Empathy in PR is Essential
Tumultuous events from the past two years—from the start of the pandemic to the recent invasion of Russia into Ukraine—have shown us the increasing importance of empathy in business. A culture of empathy cannot take a back seat to other key drivers, as empathy itself is a driver of business impact and performance. Instead of supplanting other aspects of a business, empathy catalyzes and invigorates key strategy and performance advantages, resulting in happier employees. In 2020, 76% of employees believed an empathetic organization spurs employee motivation and workplace contentment, compared to 65% in 2019.
The world has changed, and businesses are adapting, taking a more empathetic approach toward marketing and communication.
What does it mean to be empathetic?
First, it’s important to clarify the definition of empathy. Empathy is the ability to understand and share one’s own feelings while seeing events and situations from another’s perspective. In succinct terms, it means knowing how to put yourself in another person’s shoes and how to actively listen. In a business context, it’s about seeing the world from your customer’s point of view, placing yourself in the perspective of the target customers at the center of your marketing strategy and working outwards. It’s also about being empathetic to the media and analyst landscape, anticipating what makes them interested enough to drive coverage for a product, client or service.
Being empathetic means being genuine — you shouldn’t create emotional marketing campaigns to manipulate customers. Empathy is believable when it creates authentic connections between brands and users. You must build trust through organic relationships at every stage of the customer journey. Trust is earned, and this can be achieved through value demonstration and accessible, self-aware marketing content.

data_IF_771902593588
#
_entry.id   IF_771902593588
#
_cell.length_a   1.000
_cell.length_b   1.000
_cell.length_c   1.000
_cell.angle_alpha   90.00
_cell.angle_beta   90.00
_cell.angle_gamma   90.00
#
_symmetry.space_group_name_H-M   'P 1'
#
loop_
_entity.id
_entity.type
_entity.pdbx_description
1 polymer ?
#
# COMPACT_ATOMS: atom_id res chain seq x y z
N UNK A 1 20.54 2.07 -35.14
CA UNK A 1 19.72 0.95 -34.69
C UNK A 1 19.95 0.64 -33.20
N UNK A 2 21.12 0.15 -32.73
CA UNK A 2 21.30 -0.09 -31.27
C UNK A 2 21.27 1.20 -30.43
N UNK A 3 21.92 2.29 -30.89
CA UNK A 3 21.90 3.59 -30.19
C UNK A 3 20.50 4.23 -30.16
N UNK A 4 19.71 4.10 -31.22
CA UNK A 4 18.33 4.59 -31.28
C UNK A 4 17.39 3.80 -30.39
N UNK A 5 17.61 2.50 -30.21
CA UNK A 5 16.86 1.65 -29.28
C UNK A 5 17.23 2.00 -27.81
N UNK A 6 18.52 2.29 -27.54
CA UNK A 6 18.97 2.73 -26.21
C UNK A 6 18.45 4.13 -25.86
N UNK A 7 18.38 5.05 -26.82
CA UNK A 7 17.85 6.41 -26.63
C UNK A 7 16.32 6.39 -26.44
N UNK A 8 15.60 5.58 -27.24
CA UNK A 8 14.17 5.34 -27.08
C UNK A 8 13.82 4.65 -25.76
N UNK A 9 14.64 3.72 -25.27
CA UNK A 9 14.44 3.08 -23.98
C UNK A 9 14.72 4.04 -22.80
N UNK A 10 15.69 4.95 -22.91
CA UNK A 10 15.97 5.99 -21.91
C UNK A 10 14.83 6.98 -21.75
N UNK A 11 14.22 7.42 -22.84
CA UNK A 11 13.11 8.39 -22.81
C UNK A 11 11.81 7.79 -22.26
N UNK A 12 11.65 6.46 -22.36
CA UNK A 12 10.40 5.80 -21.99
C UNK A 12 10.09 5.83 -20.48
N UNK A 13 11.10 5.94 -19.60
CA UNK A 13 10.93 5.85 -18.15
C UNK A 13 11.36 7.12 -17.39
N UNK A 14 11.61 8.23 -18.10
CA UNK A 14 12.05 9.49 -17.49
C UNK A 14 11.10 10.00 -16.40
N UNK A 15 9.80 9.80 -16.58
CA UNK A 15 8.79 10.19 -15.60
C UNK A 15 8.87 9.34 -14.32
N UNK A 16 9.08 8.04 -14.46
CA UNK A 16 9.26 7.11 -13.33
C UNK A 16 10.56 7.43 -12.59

Why is empathy important in modern marketing and PR?
The way we live, and work, has changed in ways we couldn’t have imagined just a few years ago. The world went through a mass, traumatic event, as people sequestered in their homes, lost businesses, and became isolated from their family members under a looming, mysterious virus. The colloquialism “Business as usual” is a shortsighted summation of the present; people are more emotional and unsure about the future than ever before — and these emotional uncertainties impact how your customers react to marketing campaigns.
The spectrum of human emotion ranges from positive (joy, interest, and amazement) to negative (fear, anger, or sadness), then every point in between. As any marketer or PR professional knows, anger can be a powerful motivator for sharing content or negative opinions about your company. Campaigns must connect with and address these genuine emotions. Just because an opinion of your company is unfavorable, it does not mean it’s invalid. It may even present an opportunity for improvement, especially if you take an empathetic approach to understanding and solving the concern of the unsatisfied customer.
While tech companies still need to turn a profit through successful sales, the user journey through the funnel has to change. And this approach must start from the ground up. Adapt your content marketing to the changing business landscape, re-examine the customer journey, and educate your employees on the benefits of evocative, emotional, omnichannel marketing.
Here are the key strategies when adapting an empathetic marketing and PR mindset:
Understand your audience’s pain points.
Walk in your customer’s shoes to understand their immediate needs. Now more than ever, we must update buyer personas to reflect new realities our customers are experiencing. You can do this by understanding that customer empathy works in two ways:
- What are the customer pain points in the real world?
- What are the customer pain points regarding your business?
When it comes to customers’ pain points regarding your brand, you need to dig deep.